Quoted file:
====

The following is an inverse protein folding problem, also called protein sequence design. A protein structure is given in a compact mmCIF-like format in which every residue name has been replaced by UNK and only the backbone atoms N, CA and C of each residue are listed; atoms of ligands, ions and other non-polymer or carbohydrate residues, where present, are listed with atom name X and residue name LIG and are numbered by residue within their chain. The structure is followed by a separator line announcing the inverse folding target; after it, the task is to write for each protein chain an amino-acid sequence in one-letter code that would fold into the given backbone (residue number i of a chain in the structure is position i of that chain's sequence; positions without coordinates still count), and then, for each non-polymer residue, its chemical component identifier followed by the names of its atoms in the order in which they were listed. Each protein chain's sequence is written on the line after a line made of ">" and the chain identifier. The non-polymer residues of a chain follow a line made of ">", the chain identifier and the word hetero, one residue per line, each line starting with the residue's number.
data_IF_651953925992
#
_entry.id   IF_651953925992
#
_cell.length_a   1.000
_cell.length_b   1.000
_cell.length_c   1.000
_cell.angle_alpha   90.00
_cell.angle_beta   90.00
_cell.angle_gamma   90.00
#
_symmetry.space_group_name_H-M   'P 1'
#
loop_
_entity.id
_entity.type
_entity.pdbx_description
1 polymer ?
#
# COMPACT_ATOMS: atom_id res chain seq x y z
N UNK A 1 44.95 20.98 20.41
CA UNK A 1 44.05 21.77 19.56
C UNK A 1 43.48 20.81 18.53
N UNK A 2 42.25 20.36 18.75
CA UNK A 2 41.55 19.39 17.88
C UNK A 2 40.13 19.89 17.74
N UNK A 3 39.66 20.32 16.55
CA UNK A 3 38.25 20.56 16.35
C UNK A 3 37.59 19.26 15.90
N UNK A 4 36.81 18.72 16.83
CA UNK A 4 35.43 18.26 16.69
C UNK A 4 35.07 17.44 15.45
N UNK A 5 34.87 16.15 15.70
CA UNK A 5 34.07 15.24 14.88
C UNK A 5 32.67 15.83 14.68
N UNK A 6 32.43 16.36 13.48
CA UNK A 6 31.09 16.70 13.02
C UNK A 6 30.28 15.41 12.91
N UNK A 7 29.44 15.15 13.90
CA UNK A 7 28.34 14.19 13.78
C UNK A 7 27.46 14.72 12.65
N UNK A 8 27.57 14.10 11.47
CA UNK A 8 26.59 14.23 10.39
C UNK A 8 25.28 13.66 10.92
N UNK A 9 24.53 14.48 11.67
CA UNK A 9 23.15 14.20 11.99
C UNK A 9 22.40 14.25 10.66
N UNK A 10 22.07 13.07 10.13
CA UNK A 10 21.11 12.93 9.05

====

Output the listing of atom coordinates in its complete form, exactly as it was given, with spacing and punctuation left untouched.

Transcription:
The following is an inverse protein folding problem, also called protein sequence design. A protein structure is given in a compact mmCIF-like format in which every residue name has been replaced by UNK and only the backbone atoms N, CA and C of each residue are listed; atoms of ligands, ions and other non-polymer or carbohydrate residues, where present, are listed with atom name X and residue name LIG and are numbered by residue within their chain. The structure is followed by a separator line announcing the inverse folding target; after it, the task is to write for each protein chain an amino-acid sequence in one-letter code that would fold into the given backbone (residue number i of a chain in the structure is position i of that chain's sequence; positions without coordinates still count), and then, for each non-polymer residue, its chemical component identifier followed by the names of its atoms in the order in which they were listed. Each protein chain's sequence is written on the line after a line made of ">" and the chain identifier. The non-polymer residues of a chain follow a line made of ">", the chain identifier and the word hetero, one residue per line, each line starting with the residue's number.
data_IF_651953925992
#
_entry.id   IF_651953925992
#
_cell.length_a   1.000
_cell.length_b   1.000
_cell.length_c   1.000
_cell.angle_alpha   90.00
_cell.angle_beta   90.00
_cell.angle_gamma   90.00
#
_symmetry.space_group_name_H-M   'P 1'
#
loop_
_entity.id
_entity.type
_entity.pdbx_description
1 polymer ?
#
# COMPACT_ATOMS: atom_id res chain seq x y z
N UNK A 1 44.95 20.98 20.41
CA UNK A 1 44.05 21.77 19.56
C UNK A 1 43.48 20.81 18.53
N UNK A 2 42.25 20.36 18.75
CA UNK A 2 41.55 19.39 17.88
C UNK A 2 40.13 19.89 17.74
N UNK A 3 39.66 20.32 16.55
CA UNK A 3 38.25 20.56 16.35
C UNK A 3 37.59 19.26 15.90
N UNK A 4 36.81 18.72 16.83
CA UNK A 4 35.43 18.26 16.69
C UNK A 4 35.07 17.44 15.45
N UNK A 5 34.87 16.15 15.70
CA UNK A 5 34.07 15.24 14.88
C UNK A 5 32.67 15.83 14.68
N UNK A 6 32.43 16.36 13.48
CA UNK A 6 31.09 16.70 13.02
C UNK A 6 30.28 15.41 12.91
N UNK A 7 29.44 15.15 13.90
CA UNK A 7 28.34 14.19 13.78
C UNK A 7 27.46 14.72 12.65
N UNK A 8 27.57 14.10 11.47
CA UNK A 8 26.59 14.23 10.39
C UNK A 8 25.28 13.66 10.92
N UNK A 9 24.53 14.48 11.67
CA UNK A 9 23.15 14.20 11.99
C UNK A 9 22.40 14.25 10.66
N UNK A 10 22.07 13.07 10.13
CA UNK A 10 21.11 12.93 9.05